The Universal Charm of Spokes

Lincoln Street in Gardner Massachusetts is mid-way up the hill. Higher than the rows of worker housing that sit tight to the shuttered mill buildings below. Less elevated than the formerly grand mansions of the mill owners above. A solid street of century old dwellings, originally inhabited by foremen and moneymen. Now sheltering a smattering of immigrant families moving up, old-time malingerers floating down. A mid-rung on the American ladder of success. Its Victorian detail sheathed in vinyl siding.

My friend Huguener recently bought a house for his family on Lincoln Street; a 3,000 square foot behemoth. Huguener wants to figure out how to how to make his mark on a place that began life as a sturdy single family, was cut up into four units, damaged by fire, and rebuilt as a maze of purple partitions. There are several potential solutions, but first step requires accurate drawings of the existing condition. I just spent four hours with tape measure and pencil, angling into every corner, basement to attic. It’s great to return to the autumn air, primed to ride my bike ten miles to Wachusett Train Station, and then let the rails roll me back home.

A husky guy with a beautiful dog comes out of the house near my pole. ‘Jerry’ is chatty. He’s lived in the house all his life, except for two years in the Army. He thought of moving on, but then his parents took ill. Now they’re gone. So he stays. The unique particulars of a universal story. Jerry reveals reams of information in the short time it takes to load my pannier and don my helmet. He’s genuinely pleased about his new neighbor, and Huguener’s plans for improvement. The thought races through my mind that perhaps we are making progress. A generation or two ago a Haitian family moving into a neighborhood would trigger white flight. But ideology can’t fester on this glorious day. We’re just a couple of real people having a real conversation in a real place.

I linger in our chat, even as I know I have a train to catch. Finally, it’s time to pedal on. I roll my bike away from the post.

BANG!!!

The loudest blow-out I’ve ever heard. My ears ring. Jerry shouts, “What’s that?” He looks about, leery. “I thought it was a gun.”

I see my tire, in shreds. The tube is slit and mangled around the frame. I have no idea what occurred. I’ve got well over a hundred miles on that tube; thousands on the tire. It rode fine all the way here. Foul play? I look up and down the street. Dismiss that theory.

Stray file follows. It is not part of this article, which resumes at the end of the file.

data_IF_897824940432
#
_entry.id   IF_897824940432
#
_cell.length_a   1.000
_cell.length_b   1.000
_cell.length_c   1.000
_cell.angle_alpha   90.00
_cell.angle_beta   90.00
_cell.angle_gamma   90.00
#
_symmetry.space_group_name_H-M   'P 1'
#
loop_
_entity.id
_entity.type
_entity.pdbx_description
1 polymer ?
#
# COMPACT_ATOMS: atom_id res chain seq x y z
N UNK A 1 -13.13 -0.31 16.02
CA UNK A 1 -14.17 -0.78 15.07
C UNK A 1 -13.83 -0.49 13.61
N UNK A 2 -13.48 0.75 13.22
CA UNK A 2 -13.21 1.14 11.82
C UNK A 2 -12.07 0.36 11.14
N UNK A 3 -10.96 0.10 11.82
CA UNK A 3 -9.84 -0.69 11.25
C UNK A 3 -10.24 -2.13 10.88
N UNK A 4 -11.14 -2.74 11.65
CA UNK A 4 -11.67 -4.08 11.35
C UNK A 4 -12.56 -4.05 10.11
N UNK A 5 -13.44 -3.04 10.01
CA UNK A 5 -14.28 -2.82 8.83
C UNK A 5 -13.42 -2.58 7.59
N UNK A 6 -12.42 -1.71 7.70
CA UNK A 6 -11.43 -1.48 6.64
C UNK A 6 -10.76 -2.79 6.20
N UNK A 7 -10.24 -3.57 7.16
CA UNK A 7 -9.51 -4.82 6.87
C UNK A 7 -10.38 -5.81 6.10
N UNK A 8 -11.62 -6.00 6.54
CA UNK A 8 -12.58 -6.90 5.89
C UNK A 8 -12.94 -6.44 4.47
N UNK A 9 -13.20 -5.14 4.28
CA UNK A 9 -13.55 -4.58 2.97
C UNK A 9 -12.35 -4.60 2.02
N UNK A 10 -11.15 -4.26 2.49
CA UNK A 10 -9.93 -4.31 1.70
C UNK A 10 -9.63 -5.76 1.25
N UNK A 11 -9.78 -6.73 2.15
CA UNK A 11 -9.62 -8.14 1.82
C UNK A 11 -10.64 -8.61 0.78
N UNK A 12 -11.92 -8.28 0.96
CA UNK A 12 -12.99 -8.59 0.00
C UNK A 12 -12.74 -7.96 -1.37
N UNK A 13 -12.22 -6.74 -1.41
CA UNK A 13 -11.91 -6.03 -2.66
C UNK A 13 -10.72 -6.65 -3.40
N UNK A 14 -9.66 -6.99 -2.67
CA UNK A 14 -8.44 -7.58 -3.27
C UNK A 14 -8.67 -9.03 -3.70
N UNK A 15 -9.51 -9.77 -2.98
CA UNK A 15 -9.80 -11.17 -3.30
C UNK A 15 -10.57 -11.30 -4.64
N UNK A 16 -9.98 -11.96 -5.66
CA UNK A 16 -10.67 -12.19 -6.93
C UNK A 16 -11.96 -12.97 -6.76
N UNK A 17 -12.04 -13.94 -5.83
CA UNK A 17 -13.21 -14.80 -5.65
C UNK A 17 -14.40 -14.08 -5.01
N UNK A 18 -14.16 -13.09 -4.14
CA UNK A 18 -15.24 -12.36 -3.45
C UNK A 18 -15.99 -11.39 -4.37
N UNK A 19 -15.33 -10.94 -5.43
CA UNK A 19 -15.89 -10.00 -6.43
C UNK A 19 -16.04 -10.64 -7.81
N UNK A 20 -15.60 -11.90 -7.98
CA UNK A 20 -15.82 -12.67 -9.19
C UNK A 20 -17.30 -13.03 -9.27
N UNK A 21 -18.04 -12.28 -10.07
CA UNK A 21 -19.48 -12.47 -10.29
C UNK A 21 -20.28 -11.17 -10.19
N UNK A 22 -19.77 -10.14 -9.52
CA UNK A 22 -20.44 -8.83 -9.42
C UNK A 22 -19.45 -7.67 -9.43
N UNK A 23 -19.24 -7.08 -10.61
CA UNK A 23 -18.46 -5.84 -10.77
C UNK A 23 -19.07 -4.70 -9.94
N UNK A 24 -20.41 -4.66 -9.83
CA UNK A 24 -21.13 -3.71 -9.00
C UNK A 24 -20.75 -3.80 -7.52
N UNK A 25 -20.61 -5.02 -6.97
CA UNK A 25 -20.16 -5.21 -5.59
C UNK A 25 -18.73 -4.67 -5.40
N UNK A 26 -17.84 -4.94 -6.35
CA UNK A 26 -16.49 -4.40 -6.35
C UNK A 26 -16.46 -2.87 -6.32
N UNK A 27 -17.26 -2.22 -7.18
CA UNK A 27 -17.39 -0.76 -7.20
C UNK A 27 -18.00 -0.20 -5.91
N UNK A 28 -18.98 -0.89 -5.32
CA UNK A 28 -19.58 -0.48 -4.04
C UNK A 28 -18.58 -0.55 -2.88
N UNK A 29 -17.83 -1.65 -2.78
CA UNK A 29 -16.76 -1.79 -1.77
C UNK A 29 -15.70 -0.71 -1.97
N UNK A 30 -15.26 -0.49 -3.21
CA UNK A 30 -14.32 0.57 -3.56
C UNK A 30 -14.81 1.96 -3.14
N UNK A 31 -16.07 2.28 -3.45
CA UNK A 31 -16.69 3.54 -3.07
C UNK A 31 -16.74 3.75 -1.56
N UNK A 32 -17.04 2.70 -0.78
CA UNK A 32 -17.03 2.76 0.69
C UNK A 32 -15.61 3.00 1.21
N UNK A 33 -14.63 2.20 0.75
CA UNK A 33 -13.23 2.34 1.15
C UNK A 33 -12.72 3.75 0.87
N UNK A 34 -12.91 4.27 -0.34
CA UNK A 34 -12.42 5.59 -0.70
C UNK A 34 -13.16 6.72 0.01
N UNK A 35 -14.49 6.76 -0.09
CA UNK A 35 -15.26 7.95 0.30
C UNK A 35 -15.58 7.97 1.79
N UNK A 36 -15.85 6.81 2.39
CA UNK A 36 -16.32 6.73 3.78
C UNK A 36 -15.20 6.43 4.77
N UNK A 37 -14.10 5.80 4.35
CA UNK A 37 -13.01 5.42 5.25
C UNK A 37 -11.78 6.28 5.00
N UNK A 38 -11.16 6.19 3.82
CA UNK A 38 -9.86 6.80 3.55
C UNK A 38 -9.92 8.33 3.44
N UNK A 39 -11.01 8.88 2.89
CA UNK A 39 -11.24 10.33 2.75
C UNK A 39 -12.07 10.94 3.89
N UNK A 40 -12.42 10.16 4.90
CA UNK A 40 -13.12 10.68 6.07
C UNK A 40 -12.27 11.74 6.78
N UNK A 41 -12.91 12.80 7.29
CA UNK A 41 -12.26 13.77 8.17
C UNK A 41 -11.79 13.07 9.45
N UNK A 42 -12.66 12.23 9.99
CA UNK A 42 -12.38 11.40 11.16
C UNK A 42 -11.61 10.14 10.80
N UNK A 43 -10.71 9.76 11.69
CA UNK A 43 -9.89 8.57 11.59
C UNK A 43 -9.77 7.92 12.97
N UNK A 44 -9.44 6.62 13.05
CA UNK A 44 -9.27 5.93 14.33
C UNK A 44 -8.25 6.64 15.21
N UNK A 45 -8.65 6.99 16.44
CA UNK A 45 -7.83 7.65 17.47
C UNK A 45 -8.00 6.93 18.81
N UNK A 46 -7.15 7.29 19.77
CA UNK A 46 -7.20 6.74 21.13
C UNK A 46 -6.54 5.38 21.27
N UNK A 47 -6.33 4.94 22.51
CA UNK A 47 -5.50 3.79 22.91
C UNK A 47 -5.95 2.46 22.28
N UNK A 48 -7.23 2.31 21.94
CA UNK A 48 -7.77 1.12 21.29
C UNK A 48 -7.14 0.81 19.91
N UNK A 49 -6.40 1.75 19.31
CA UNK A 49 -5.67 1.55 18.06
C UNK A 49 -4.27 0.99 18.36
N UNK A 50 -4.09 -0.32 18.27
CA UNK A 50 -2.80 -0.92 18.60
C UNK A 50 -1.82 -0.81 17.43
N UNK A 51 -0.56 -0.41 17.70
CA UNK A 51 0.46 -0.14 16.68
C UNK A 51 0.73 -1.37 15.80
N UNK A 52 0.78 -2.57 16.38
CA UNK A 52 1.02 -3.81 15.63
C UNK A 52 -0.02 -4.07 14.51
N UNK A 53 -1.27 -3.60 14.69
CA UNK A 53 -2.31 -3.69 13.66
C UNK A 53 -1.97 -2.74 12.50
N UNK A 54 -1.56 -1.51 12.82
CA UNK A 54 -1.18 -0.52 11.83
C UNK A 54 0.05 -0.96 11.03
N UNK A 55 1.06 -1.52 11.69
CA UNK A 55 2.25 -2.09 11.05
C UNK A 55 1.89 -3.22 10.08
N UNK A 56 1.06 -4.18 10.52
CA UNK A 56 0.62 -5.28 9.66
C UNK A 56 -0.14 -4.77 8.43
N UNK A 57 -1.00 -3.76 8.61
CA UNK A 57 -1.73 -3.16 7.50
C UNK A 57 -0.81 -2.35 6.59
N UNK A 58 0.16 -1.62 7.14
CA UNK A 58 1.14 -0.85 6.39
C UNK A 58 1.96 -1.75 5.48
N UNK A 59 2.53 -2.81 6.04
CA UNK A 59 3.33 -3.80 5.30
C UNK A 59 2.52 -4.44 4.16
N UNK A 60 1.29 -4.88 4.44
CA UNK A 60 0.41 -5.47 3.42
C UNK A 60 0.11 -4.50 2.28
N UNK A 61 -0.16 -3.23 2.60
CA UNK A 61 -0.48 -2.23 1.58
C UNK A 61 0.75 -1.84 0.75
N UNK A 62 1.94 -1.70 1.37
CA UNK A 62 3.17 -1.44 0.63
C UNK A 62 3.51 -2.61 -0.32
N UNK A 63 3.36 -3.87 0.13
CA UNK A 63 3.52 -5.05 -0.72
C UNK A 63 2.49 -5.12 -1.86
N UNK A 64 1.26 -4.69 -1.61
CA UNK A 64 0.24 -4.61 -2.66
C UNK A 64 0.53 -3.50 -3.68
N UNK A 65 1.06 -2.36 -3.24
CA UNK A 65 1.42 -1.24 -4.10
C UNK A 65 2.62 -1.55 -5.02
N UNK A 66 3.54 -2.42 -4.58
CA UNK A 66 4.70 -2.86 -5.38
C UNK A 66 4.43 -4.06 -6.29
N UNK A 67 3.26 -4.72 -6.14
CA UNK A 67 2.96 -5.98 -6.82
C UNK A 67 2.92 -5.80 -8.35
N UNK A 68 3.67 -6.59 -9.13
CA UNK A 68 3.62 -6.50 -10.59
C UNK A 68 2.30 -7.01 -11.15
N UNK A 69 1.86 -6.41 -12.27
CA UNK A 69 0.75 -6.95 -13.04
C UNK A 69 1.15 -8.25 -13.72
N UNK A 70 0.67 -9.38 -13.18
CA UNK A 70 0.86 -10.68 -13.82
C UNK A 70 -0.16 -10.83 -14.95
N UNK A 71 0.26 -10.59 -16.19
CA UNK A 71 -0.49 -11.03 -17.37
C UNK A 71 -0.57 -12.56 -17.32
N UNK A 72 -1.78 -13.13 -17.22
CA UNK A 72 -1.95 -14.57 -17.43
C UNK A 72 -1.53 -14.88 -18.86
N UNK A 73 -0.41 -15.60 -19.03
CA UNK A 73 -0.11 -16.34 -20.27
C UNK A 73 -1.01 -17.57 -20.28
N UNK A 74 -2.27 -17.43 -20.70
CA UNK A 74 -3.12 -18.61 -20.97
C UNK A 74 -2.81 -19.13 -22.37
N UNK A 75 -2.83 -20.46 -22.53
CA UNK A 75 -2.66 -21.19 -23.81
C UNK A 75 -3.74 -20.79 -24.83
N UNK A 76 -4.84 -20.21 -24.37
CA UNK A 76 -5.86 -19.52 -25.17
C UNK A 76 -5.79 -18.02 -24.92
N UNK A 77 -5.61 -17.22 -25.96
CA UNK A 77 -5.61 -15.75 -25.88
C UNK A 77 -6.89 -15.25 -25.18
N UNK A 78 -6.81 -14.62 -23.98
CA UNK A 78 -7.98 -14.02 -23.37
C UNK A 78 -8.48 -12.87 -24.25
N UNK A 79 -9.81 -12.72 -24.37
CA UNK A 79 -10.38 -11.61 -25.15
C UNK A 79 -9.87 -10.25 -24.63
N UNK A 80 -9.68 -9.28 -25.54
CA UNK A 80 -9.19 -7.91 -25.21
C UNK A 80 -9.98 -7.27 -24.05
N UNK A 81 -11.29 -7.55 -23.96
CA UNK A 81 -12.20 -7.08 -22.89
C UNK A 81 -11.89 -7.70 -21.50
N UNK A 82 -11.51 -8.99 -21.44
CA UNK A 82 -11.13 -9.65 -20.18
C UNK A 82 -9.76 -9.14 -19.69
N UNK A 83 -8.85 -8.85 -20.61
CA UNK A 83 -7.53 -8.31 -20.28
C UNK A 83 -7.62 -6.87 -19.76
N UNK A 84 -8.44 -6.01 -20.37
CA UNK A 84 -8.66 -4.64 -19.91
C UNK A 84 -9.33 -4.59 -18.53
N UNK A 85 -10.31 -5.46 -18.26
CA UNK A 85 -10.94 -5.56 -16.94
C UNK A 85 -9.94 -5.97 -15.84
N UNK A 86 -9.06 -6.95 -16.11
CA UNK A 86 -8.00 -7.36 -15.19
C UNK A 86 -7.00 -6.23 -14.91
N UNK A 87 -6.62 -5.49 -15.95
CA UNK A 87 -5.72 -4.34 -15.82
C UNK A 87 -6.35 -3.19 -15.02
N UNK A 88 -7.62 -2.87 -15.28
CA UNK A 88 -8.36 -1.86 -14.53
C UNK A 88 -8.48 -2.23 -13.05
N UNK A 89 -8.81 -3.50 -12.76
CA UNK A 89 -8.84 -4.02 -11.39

“Wow, that was loud.” Jerry pulls at his ear as echoes ricochet up and down the street. “What are you going to do?”

“I carry repair tools and a spare tube.” True. Yet I lie. This blow-out is beyond anything my spare tools can fix. I’ll wheel the bike out of Jerry’s sight, pretend to make a repair, and call an Uber.

“You can’t fix that. Let me drive you to the train station.”

“No, I can’t impose.”

“Forget it. I’ve got time and you’re not going anywhere on that.”

An hour later, I’m riding the gentle downhill path in the train from Wachusett to Belmont. October’s passing leaves create a brilliant collage. The day could so easily have been a tragedy. But I’ve learned, when things go wrong on your bicycle, the world responds with generosity.

At Kevin’s insistence I threw the damaged bike into the bed of his pick-up. Along Route 2 I heard about his military experience and his current ailments: described with equal enthusiasm. I shared the triumph in his voice proclaiming how walking his dog helped him lose forty pounds. I offered  Jerry money when he dropped me off, well in advance of my departure time (cars and truck go so fast). He refused. Perhaps pouring his stories over my fresh ears is his compensation.

When the train trucked up the hill, a friendly conductor emerged, gave my bike the once over, and motioned me to follow her. She put me in a particular car to ease my exit in Belmont Center. Later, when she collected my fare, we chatted about the book I’m reading. Pressed the boundary of mere transaction with actual conversation.

I have come to believe bicycles are perhaps the world’s best diplomats. No one is ever wary of a person on a bicycle. Ever. People jump to service of cyclists in distress; simultaneously intrigued by our peculiar transport and gladdened at the chance to extend themselves in such a clear yet virtuous manner. The bicycle enables each of us the comfort to express our best selves.

I have hassles ahead; navigating the deformed bicycle from train to home; replacing my damaged tire and mutilated tube. But all of that is later. In this moment, as the yellows and oranges and reds stream in and among the fleeting green outside my window, I am pleasantly satisfied. My near-tragedy triggered not one, but two, memorable interactions. That’s a sweet deal.

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The Neutral Zone

This time of year the days and nights are even-handed, the temperature is benign, neither too warm nor too cool. A kind of balance that reminds me of a virtue in yoga that I discovered long ago.

After a few hundred classes, the euphoria of yoga wanes. Not enough to make me stop practicing, but enough that my after-class high is diminished, and like a junkie in search of a bigger fix, I yearn for more. Fortunately, more is there. Though instead of manifesting as more adrenaline, ‘more’ reveals itself through greater control, and deeper peace.